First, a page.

The southern most province of mainland Portugal may be surrounded on two sides by the Atlantic Ocean but its climate and flora is decidedly Mediterranean. The spring flowers begin appearing the Algarve around late January, with the peak spring flowering season usually happening from mid March to late April. The hills and cliff tops are a blaze of colour at this time of year, but today I’m focusing on just one colour. It’s the colour of happiness, joy and friendship – perfect for Valentines.
This post is specially written for Jude of Travel Words who has fallen in love with yellow this month, and is encouraging us all to look for this colour in February. I think I may have found an abundance! So much so in fact it is difficult to quite know where to begin, but how about with a mustard shade of yellow which is a favourite of the bees in December and January. Often it is the sound of the bees which draws my attention to the fact that the cork oaks are in flower.
We love hiking in the Algarvian hills there is so much flora and fauna to discover and on some routes it is rare to see another human in sight let alone close enough to talk to! The meadows are stunning in the late spring, and so very yellow.
To really appreciate the Algarve’s incredibly rich and diverse wild flowers though you need to get up and close and personal. And when I am not distracted by a bird that is something I happily do on our walks. It probably explains why we can take hours to explore just a few miles sometimes. The joy of slow travel!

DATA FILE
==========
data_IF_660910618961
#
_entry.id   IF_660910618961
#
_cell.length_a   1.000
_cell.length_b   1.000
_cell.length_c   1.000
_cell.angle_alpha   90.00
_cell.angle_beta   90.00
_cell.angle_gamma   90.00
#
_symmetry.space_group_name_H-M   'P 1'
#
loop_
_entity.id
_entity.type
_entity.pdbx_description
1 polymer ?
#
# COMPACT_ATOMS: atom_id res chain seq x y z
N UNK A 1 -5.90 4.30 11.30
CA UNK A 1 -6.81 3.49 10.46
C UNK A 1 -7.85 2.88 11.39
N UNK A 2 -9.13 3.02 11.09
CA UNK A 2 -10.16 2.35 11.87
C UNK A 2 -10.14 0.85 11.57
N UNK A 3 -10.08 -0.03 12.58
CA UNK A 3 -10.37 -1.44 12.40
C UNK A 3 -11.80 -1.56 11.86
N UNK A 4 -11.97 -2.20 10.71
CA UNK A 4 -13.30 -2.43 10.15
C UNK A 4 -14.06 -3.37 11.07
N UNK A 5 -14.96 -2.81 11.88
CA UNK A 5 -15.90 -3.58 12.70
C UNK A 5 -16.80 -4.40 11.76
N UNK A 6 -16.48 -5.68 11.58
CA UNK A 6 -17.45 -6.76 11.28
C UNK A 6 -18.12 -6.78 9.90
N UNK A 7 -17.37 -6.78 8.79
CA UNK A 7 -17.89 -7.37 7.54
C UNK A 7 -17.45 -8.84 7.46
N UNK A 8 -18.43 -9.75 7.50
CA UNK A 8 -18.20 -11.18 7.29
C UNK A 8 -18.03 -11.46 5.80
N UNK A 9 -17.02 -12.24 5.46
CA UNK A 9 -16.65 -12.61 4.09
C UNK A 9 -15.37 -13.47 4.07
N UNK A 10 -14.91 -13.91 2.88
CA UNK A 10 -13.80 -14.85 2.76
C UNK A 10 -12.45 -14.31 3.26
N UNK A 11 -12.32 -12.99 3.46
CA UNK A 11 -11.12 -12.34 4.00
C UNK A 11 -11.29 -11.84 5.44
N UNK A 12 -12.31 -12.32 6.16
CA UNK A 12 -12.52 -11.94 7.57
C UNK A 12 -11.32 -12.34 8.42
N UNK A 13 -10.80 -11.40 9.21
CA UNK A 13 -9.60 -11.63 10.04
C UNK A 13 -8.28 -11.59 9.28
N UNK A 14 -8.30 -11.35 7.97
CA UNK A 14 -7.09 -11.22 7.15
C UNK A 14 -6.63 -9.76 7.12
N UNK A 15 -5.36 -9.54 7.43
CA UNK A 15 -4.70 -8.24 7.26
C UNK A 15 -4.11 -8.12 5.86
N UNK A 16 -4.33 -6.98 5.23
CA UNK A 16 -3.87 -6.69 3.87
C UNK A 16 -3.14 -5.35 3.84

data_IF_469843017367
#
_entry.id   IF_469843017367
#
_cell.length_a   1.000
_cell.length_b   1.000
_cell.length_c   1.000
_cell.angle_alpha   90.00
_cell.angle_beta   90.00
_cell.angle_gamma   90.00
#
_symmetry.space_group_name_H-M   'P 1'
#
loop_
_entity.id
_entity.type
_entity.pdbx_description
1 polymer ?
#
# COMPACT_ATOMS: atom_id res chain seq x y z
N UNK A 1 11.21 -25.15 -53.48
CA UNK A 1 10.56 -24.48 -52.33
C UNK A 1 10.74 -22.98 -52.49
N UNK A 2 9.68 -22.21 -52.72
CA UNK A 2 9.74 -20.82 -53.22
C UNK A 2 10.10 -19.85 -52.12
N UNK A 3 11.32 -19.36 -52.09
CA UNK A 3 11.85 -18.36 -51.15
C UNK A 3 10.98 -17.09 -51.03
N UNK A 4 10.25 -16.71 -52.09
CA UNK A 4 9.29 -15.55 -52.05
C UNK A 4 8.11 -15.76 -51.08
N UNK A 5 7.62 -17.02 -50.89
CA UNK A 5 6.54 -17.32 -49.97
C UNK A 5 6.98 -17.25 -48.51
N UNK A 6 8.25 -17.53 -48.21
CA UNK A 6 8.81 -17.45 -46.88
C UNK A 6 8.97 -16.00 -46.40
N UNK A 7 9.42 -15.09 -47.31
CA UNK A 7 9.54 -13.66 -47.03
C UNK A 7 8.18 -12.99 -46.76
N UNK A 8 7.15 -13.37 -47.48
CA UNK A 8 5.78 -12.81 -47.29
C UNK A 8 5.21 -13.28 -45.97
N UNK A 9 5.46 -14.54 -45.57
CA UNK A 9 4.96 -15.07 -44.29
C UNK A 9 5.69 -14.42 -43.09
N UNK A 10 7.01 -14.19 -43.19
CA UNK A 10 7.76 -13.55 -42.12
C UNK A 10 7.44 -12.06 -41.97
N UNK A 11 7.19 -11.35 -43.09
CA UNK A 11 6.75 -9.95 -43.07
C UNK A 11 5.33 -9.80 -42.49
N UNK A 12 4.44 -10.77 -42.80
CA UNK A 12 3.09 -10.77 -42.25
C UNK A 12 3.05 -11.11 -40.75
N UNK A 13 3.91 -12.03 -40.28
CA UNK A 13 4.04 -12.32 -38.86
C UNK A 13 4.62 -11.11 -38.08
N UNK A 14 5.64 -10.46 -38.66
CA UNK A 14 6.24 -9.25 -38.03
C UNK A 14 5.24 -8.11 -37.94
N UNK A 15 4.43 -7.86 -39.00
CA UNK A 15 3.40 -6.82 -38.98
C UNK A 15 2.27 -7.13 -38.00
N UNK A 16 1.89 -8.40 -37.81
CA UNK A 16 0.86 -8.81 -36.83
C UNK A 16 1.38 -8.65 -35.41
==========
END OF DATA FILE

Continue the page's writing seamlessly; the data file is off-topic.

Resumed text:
I have labelled every photograph so click on the galleries if you want to know what anything is, or at least the family or genera. If anyone is looking for a yellow flower in the Algarve which is not pictured here then do check out this floral post which provide some great flower identification links as well as some flowers of a different colour!
Not all of the flowers in this post are native to the Iberian Peninsular. The Australian mimosas, Hottentot fig and Bermuda Buttercup have all been introduced. These may look as pretty but they are all considered invasive species as they will take a hold of an area, smothering and suffocating native plants. Some have arrived by accident, but many of them have been introduced deliberately.
Some introductions fortunately are less invasive, and I cannot really imagine the Algarve without its oranges. In late spring the scent of the orange fields is quite wonderful, almost as fabulous as the scent of almond trees in blossom. The first citrus fruits arrived in Europe in the 9th century, but apparently it was not until the 15th century that sweet oranges were planted.
There are so many shades of yellow once you start looking and it seems that every genera has at least one yellow member. It is such a great colour, even the butterflies agree!
I probably could keep going with my yellow collection for a few more galleries, if not pages. However you are probably feeling a bit overwhelmed now by all this glorious yellow. So I am going to finish with something artistic, and return to searching in my archives for those promised levada walks. I have only found one so far!